If you read comics long enough, or with any kind of sustained attention, you’ll notice that some series start off strong, with clear, powerful opening issues that define everything that will follow. Others don’t grow into themselves until a few months, or a few years, into the run, when the creative team kicks away the specter of influence and begins to tell their own stories.
Sandman, Neil Gaiman’s most prominent comic book creation, doesn’t become itself until issue #8, the final chapter in the Preludes and Nocturnes collected edition.
Readers will find plenty to enjoy in the opening half-year of stories, but the Alan Moore influence is strong and anyone who goes back and rereads Moore’s legendary Swamp Thing run (as I, of course, have done, in public, not-so-long ago) will see the template Gaiman follows for his opening Sandman story arc: the ponderous DC-mystical-rich questing, an old corporate property revised for a new age, hitherto untold mysteries of the past, superheroes as creepily-colorful background characters, and a deep literary heft with words and sentences that are far more lyrical than the usual mainstream American comic book fare.
That is the essence, or at least the stereotype, of what would later be Vertigo Comics, DC’s “Comics on the Edge” imprint masterminded by Karen Berger, the editor who shepherded much of Moore’s Swamp Thing and all of Gaiman’s Sandman. But before Vertigo was Vertigo, it was Berger’s corner of the DCU, and Gaiman was the first of the post-Moore writers to mimic the best bits of Moore and then build those pieces into something much more personal. It didn’t take long for Gaiman to weave his own interests and philosophies into Sandman—he does it from the very start—but it takes him seven issues to run through the Moore tropes sufficiently to break free from them enough that they become narrative tools instead of clearly-defined rails. Or, if we’re putting it in terms of sentience, Sandman #8, a story titled “The Sound of Her Wings” is where Gaiman’s Sandman comic comes alive. Ironic, really, since it’s a story mostly about death. But that’s Neil Gaiman for you.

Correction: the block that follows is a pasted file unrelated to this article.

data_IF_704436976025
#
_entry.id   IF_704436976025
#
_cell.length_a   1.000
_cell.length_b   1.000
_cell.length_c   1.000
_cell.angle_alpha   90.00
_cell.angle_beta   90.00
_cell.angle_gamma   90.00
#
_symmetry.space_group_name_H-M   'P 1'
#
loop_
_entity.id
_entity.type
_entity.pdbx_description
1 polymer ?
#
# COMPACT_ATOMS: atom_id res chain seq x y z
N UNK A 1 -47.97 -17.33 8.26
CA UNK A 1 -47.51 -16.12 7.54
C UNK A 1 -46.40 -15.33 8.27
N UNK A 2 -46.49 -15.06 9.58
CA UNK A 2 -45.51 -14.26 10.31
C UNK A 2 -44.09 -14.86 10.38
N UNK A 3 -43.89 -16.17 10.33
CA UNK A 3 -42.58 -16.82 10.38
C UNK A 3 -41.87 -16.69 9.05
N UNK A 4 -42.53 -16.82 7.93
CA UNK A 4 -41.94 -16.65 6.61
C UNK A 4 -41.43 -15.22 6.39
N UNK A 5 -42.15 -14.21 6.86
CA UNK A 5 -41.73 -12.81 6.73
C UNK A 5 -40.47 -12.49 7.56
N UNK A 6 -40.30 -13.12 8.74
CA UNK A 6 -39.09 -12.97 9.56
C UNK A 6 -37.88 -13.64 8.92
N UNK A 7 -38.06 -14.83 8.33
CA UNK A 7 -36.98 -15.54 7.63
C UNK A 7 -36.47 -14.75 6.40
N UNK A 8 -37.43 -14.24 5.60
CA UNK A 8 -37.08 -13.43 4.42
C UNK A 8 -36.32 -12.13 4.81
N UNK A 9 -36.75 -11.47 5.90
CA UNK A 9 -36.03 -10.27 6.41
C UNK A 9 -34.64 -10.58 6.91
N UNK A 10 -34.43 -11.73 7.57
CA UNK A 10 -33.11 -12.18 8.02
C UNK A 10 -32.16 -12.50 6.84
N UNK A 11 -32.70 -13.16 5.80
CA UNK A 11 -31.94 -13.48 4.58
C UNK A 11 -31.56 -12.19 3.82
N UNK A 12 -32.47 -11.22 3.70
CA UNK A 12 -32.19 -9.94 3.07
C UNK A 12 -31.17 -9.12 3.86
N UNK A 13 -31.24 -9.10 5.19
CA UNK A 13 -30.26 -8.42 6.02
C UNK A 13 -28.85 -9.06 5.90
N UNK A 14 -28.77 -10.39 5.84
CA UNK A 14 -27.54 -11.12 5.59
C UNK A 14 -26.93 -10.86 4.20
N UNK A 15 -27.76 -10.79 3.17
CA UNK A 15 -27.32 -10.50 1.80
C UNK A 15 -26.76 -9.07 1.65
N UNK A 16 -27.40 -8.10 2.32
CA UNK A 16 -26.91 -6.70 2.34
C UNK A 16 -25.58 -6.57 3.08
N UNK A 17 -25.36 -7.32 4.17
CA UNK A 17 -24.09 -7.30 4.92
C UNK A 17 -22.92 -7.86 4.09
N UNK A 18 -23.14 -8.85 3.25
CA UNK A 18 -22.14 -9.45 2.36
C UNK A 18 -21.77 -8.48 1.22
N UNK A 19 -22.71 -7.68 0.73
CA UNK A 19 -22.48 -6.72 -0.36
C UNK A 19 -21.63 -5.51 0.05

Issues #1-7 aren’t bad comics, not even close, but it is shocking to go back to these early issues after considering Sandman as a whole, and to realize how much of the series comes into focus from issue to issue. It says it’s Sandman, those Dave McKean bookshelf/collage covers are there from the launch, and the world of Morpheus and the implied mythology of the Endless emerges in front of us, but the way Sandman feels as a whole and the way these first half-dozen-or-so issues read creates an unsettling discord.
Actually—and quite helpfully—as we look back on Sandman from over two decades removed, the weird unevenness of the opening story arc helps keep it from stumbling into the cage into which some critics would like to trap it. Because of the popularity of the series in the early 1990s, and Gaiman’s literary and cinematic ascendancy ever since, Sandman sometimes seems—or sometimes is criticized for being—frozen in time, a relic of early Hot-Topic-style Goth, a frilly-but-leather-clad confection of saccharine Romance, as dated as the fashions the Vampire: The Masquerade players would wear while conspiring against their fellow Kindred.